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Best balance transfer credit cards January 2017

Sally McMullen 6 January 2017

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The top three 0% balance transfer credit cards to consolidate your post-Christmas debts with as the new year begins.

As you’d expect, credit card use generally skyrockets over Christmas. As such, levels of debt also balloon at this time of year. So it’s not surprising that a number of banks ramp up their 0% balance transfer offers in the post-Christmas period. With the market inflated with a number of competitive debt consolidation options, we’ve rounded up some of the most valuable deals on the market to help you determine which type of balance transfer card is right for you.

NAB Premium Credit Card

NAB was one of the first banks to roll out a 0% for 24 months balance transfer offer in December, making its NAB Premium Card a competitive debt consolidation tool. When you move your debt across, though, you’ll be charged a 3% balance transfer fee. This is a standard fee amongst NAB credit card products but it’s the highest fee out of the three cards compared this month. Any remaining balances at the end of the promotional period will begin to collect a rate of 21.74% p.a, which is also one of the highest revert rates in this month’s roundup. The card also has an annual fee of $90 which will amount to $180 if you keep the card for two years to take full advantage of the entire balance transfer promotion. While this card also comes with complimentary insurances and a platinum concierge service, it’s important to ensure that the cost of the card doesn’t counteract the savings you’ll make from the 0% balance transfer period.

Westpac Low Rate Credit Card

The Westpac Low Rate Credit Card also offers a 0% for 24 months balance transfer promotion for applicants who apply online before 30 January 2017. If you do move your debt to this card though, you’ll be charged a 2% balance transfer fee. If you’re unable to repay your balance in full by the end of the 24 months, your remaining debt will collect a revert rate of 13.49% p.a. While this is higher than the 0% offer, it is considerably lower than most standard revert rates on a balance transfer card. The Westpac Low Rate card also has a lower annual fee of $59 which you’ll need to pay twice if you hold the card for the length of the promotional balance transfer period. You can use this card to transfer debts from up to three non-Westpac credit cards, which could come in handy if you need to consolidate multiple balances after Christmas.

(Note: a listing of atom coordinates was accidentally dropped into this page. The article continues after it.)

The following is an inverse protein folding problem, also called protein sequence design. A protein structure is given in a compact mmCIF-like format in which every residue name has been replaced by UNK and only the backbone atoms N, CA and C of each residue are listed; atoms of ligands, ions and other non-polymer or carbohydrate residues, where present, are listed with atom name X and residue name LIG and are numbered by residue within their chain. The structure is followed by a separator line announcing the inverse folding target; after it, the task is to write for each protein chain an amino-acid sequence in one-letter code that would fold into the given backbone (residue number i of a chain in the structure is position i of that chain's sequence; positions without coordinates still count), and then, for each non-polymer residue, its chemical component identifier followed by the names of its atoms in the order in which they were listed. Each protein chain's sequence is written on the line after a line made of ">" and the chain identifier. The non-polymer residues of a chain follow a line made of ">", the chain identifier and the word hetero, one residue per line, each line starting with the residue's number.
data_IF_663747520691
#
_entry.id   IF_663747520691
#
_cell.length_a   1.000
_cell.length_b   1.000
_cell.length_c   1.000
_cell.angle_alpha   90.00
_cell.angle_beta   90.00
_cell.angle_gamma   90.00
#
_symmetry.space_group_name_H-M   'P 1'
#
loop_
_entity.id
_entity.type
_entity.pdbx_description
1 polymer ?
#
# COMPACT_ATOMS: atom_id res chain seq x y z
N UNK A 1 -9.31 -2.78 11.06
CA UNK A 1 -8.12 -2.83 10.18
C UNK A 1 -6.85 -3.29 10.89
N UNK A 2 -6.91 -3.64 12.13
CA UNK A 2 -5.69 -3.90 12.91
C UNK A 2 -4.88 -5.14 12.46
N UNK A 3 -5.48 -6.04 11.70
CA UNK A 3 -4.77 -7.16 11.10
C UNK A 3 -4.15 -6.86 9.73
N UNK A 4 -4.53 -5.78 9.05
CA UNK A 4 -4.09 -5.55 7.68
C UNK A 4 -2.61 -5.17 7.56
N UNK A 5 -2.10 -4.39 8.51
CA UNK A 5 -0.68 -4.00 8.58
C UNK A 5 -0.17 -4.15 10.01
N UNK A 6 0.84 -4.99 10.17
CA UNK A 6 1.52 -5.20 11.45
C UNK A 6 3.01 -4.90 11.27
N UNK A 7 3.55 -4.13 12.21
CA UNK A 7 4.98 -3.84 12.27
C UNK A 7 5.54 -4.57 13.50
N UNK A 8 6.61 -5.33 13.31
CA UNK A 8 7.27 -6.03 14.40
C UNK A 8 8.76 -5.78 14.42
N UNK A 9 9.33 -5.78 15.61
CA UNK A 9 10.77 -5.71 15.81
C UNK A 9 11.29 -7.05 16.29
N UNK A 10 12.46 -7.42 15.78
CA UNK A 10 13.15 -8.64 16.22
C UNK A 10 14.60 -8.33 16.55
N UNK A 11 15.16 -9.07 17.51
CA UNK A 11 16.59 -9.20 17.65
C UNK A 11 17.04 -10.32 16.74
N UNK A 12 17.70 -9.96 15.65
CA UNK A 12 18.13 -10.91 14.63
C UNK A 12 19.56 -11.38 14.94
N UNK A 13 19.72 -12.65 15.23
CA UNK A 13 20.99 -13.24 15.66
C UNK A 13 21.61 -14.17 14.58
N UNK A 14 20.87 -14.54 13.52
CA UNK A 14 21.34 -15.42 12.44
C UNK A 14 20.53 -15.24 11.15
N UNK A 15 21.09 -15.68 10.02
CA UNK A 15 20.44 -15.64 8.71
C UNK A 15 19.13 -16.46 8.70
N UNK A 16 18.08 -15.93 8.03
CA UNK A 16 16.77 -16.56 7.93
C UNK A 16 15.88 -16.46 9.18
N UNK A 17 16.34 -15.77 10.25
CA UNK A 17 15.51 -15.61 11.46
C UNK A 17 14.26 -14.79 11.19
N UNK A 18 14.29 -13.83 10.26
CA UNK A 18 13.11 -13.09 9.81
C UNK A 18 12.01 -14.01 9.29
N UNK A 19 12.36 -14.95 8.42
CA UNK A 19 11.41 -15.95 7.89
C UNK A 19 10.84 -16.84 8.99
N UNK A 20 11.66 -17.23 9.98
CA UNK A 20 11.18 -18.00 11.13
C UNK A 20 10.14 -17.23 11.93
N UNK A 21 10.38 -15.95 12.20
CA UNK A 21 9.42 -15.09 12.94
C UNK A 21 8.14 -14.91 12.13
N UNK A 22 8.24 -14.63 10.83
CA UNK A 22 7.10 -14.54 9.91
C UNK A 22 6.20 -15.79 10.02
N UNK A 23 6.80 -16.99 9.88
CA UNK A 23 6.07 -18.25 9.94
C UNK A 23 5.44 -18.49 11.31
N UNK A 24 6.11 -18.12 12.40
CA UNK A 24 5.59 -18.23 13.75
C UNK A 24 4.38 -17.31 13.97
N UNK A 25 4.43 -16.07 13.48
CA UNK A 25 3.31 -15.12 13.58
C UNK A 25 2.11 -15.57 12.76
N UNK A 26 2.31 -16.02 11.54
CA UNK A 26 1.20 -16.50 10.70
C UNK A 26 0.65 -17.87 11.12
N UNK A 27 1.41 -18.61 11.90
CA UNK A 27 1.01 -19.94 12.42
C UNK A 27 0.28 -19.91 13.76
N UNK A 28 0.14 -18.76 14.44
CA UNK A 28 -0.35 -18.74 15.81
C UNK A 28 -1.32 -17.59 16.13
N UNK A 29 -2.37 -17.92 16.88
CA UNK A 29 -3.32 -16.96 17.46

Citi Rewards Platinum Credit Card

The Citi Rewards Platinum Credit Card is a more premium product than the other two in this month’s balance transfer roundup. As a result, this means it comes with higher interest rates and fees. When the 0% for 24 months balance transfer period comes to a halt, the standard rate of 21.74% p.a. will apply. While this is the same as the NAB Premium card, it also has a higher, but reduced, annual fee of $199 for the first year. This means that a standard annual fee of $249 p.a. will apply thereafter and your total annual fee costs will reach almost $450 by the time the balance transfer promotion ends. However, this card does have a lower balance transfer fee of 1.5%, which could be useful if you’re moving a large balance across.

While this card does have a higher interest rate and annual fee, it comes with extra perks such as complimentary insurances and a travel insurance which could come in handy if you plan to use the card beyond the balance transfer period.

How do these balance transfer credit cards compare?

As each of the above cards have identical 0% balance transfer promotions, how can you determine which one is best for consolidating your post-Christmas debt? To help you compare your options, we’ve looked at factors such as the balance transfer fee, revert rate, annual fee and other costs to help you determine which offers you the most value. Of course, the exact costs will vary according to the size of your debt, so we’ve based the following table on the average Australian credit card balance of $3,073.